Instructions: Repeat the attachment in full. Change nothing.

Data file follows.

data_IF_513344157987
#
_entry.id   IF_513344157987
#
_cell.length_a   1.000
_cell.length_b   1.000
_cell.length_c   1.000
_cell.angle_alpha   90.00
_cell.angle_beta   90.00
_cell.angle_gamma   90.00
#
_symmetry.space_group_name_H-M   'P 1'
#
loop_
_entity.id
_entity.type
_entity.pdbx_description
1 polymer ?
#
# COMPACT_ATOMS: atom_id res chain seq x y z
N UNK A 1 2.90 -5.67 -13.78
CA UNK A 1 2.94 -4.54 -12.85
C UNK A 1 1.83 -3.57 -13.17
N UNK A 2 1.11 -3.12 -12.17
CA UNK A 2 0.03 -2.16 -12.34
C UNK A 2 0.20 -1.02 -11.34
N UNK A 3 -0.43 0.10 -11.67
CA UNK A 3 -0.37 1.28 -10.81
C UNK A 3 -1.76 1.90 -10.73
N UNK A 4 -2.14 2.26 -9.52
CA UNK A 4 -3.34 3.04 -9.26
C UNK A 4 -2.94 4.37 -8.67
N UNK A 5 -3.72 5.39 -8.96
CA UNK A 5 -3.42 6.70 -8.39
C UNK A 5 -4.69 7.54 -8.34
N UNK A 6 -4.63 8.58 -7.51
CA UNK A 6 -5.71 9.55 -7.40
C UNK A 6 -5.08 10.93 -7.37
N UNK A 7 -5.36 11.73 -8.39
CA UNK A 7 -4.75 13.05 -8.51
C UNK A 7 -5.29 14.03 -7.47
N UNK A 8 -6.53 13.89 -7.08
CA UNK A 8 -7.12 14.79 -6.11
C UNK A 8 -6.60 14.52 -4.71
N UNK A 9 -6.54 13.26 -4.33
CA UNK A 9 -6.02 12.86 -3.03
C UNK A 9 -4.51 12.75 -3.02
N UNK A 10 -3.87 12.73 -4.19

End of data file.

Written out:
data_IF_513344157987
#
_entry.id   IF_513344157987
#
_cell.length_a   1.000
_cell.length_b   1.000
_cell.length_c   1.000
_cell.angle_alpha   90.00
_cell.angle_beta   90.00
_cell.angle_gamma   90.00
#
_symmetry.space_group_name_H-M   'P 1'
#
loop_
_entity.id
_entity.type
_entity.pdbx_description
1 polymer ?
#
# COMPACT_ATOMS: atom_id res chain seq x y z
N UNK A 1 2.90 -5.67 -13.78
CA UNK A 1 2.94 -4.54 -12.85
C UNK A 1 1.83 -3.57 -13.17
N UNK A 2 1.11 -3.12 -12.17
CA UNK A 2 0.03 -2.16 -12.34
C UNK A 2 0.20 -1.02 -11.34
N UNK A 3 -0.43 0.10 -11.67
CA UNK A 3 -0.37 1.28 -10.81
C UNK A 3 -1.76 1.90 -10.73
N UNK A 4 -2.14 2.26 -9.52
CA UNK A 4 -3.34 3.04 -9.26
C UNK A 4 -2.94 4.37 -8.67
N UNK A 5 -3.72 5.39 -8.96
CA UNK A 5 -3.42 6.70 -8.39
C UNK A 5 -4.69 7.54 -8.34
N UNK A 6 -4.63 8.58 -7.51
CA UNK A 6 -5.71 9.55 -7.40
C UNK A 6 -5.08 10.93 -7.37
N UNK A 7 -5.36 11.73 -8.39
CA UNK A 7 -4.75 13.05 -8.51
C UNK A 7 -5.29 14.03 -7.47
N UNK A 8 -6.53 13.89 -7.08
CA UNK A 8 -7.12 14.79 -6.11
C UNK A 8 -6.60 14.52 -4.71
N UNK A 9 -6.54 13.26 -4.33
CA UNK A 9 -6.02 12.86 -3.03
C UNK A 9 -4.51 12.75 -3.02
N UNK A 10 -3.87 12.73 -4.19